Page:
COVID-19 Stress Causes Surge in Hair Loss in Racially Diverse Communities, Study Finds

A woman holds a hair brush with a lot of hair in it.

Key Takeaways

  • Two underrepresented communities in New York City saw a 400% uptick in a hair-loss condition during the pandemic, according to new research.
  • Physical and emotional stress can trigger a condition called telogen effluvium, which results in temporary hair loss.
  • Finding ways to manage stress may help prevent physical symptoms and improve your wellbeing.

The COVID-19 pandemic has been a taxing time for just about everyone. Racially diverse communities, however, have fared worse than others. Not only have pre-existing disparities put people of color at a higher risk of getting sick and dying from the disease itself, the pandemic’s economic impacts have also burdened them with significant job losses and wage cuts.

The extreme stress of the last nine months (and counting) is resulting in a significantly higher rate of hair loss in racially diverse communities, new research in the Journal of the American Academy of Dermatology shows. A study on two hospitals in low-income, diverse communities in New York City, which had high COVID-19 death rates, found there’s been a 400% uptick in a hair-shedding disorder among some people of color. 

Pandemic Hair Loss in Diverse Communities

In a study released by the Journal of the American Academy of Dermatology on December 10, five doctors took a look at the rates of telogen effluvium, a reversible condition that causes hair shedding after a stressful experience, in dermatology departments at Metropolitan Hospital in Manhattan and Coney Island Hospital in Brooklyn. The two “safety-net” hospitals serve racially diverse neighborhoods that have suffered some of New York City’s highest COVID-19 death rates. 

The researchers discovered a more than 400% increase in telogen effluvium between March 1 and August 31, compared with pre-pandemic cases between September 1, 2019 and February 29, 2020. The study showed a particularly significant rise in cases of telogen effluvium between July and August—about three to four months after New York City experienced its first major surge of COVID-19 and implemented lockdowns.

“Telogen effluvium usually does not show up at the beginning of a stressor. Three to four months after the stress is pretty typical for telogen effluvium,” explains Allison Britt Kimmins, MD, MPH, a board-certified dermatologist specializing in both medical and cosmetic dermatology at Advanced Dermatology in Chadds Ford, Pennsylvania.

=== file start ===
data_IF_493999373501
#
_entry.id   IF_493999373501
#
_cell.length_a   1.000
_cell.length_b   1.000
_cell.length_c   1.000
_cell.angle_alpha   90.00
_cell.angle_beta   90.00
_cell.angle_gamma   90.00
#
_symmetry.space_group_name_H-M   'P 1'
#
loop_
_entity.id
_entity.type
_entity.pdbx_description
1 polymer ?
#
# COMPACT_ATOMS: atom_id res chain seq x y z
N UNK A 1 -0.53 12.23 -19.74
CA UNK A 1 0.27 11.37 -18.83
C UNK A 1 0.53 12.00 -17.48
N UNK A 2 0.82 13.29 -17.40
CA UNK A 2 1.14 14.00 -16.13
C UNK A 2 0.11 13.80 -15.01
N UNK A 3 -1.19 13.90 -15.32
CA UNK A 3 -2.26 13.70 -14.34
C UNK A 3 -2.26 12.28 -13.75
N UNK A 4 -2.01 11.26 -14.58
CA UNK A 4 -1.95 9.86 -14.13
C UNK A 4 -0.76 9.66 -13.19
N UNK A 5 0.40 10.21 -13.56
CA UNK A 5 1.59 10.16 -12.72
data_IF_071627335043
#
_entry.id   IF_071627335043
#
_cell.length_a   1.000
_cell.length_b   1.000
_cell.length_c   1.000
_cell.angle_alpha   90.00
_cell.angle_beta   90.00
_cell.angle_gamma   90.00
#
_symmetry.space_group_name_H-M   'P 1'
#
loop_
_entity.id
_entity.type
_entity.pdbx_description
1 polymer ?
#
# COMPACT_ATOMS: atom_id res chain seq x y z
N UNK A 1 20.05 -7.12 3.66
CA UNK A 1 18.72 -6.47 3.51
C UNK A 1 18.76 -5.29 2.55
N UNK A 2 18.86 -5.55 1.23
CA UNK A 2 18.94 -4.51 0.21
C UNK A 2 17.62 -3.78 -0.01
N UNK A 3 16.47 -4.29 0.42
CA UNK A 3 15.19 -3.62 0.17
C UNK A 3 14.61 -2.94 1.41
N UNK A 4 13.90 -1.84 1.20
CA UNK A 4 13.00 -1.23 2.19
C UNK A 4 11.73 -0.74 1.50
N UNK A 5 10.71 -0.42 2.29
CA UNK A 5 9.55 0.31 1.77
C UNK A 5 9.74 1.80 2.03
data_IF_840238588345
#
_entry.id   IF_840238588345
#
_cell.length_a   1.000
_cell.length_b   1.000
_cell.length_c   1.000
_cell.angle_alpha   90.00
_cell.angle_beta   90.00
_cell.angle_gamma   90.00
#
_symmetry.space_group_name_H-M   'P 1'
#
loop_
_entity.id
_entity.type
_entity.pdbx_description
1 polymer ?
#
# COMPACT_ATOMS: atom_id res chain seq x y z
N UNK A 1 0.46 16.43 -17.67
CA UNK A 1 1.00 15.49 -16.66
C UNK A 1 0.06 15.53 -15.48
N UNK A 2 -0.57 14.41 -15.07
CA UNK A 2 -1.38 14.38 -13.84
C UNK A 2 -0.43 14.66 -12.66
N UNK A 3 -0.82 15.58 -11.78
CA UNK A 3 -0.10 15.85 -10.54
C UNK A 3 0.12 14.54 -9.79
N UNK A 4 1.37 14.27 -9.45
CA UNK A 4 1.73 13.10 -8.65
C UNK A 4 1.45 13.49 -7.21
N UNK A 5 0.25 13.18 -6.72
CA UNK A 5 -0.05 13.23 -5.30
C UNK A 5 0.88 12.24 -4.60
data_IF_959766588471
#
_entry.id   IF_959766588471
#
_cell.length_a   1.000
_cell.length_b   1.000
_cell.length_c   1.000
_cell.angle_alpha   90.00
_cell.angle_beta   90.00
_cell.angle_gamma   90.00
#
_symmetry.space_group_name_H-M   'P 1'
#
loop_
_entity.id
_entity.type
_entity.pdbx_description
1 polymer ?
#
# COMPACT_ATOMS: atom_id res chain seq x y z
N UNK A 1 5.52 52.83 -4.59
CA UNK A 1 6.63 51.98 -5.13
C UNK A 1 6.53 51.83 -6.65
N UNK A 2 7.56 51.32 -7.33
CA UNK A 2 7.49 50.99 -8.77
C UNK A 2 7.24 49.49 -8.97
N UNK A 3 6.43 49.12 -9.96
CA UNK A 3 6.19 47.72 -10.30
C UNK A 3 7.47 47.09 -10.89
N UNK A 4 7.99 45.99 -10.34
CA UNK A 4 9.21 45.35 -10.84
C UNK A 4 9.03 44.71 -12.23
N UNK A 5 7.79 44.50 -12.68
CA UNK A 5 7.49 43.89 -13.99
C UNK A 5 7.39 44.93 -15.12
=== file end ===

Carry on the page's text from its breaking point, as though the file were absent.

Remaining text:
The increase in telogen effluvium was most prevalent in Hispanic and Latino people, who have faced more than four times the rates of hospitalization from COVID-19 compared with white people. 

The researchers also found five cases of the condition among men during the pandemic. In the previous year, they had counted no cases of telogen effluvium among men. 

Limitations of the Hair-Loss Study

While early research offers important insights during a public health emergency, this study has some limitations. It had a relatively small sample size of about 3,000 total patients, 50 of whom had telogen effluvium during the pandemic. It also focused on just two hospitals in New York City, so the results may not be generalizable to the population at large.

Interestingly, the researchers noticed almost no increase in telogen effluvium among Black people, even though they’ve endured a disproportionate amount of cases, hospitalization, deaths, and other stressors during the pandemic.

“That finding doesn’t make sense to me. African Americans do experience telogen effluvium, so the findings might be due to limitations in the study populations,” says Dr. Britt Kimmins, who has seen African American patients with the condition in her office over the last few months.

Dr. Britt Kimmins also pointed out that popular hairstyles among Black people and African Americans, such as dreadlocks or braids, may make it difficult to notice hair loss.

“Access to healthcare might be another problem,” she adds. “Sometimes when people in the African American population do show up at clinics, hair loss might not be as important to them as high blood pressure or their blood sugar going haywire.” 

What’s more, the vast majority of participants in this research had not been tested for COVID-19 due to shortages of supplies, making it impossible to determine if the disease itself was causing telogen effluvium

Allison Britt Kimmins, MD, MPH

What you can glean from this study is that telogen effluvium is real and it is on the rise because of COVID-19.

— Allison Britt Kimmins, MD, MPH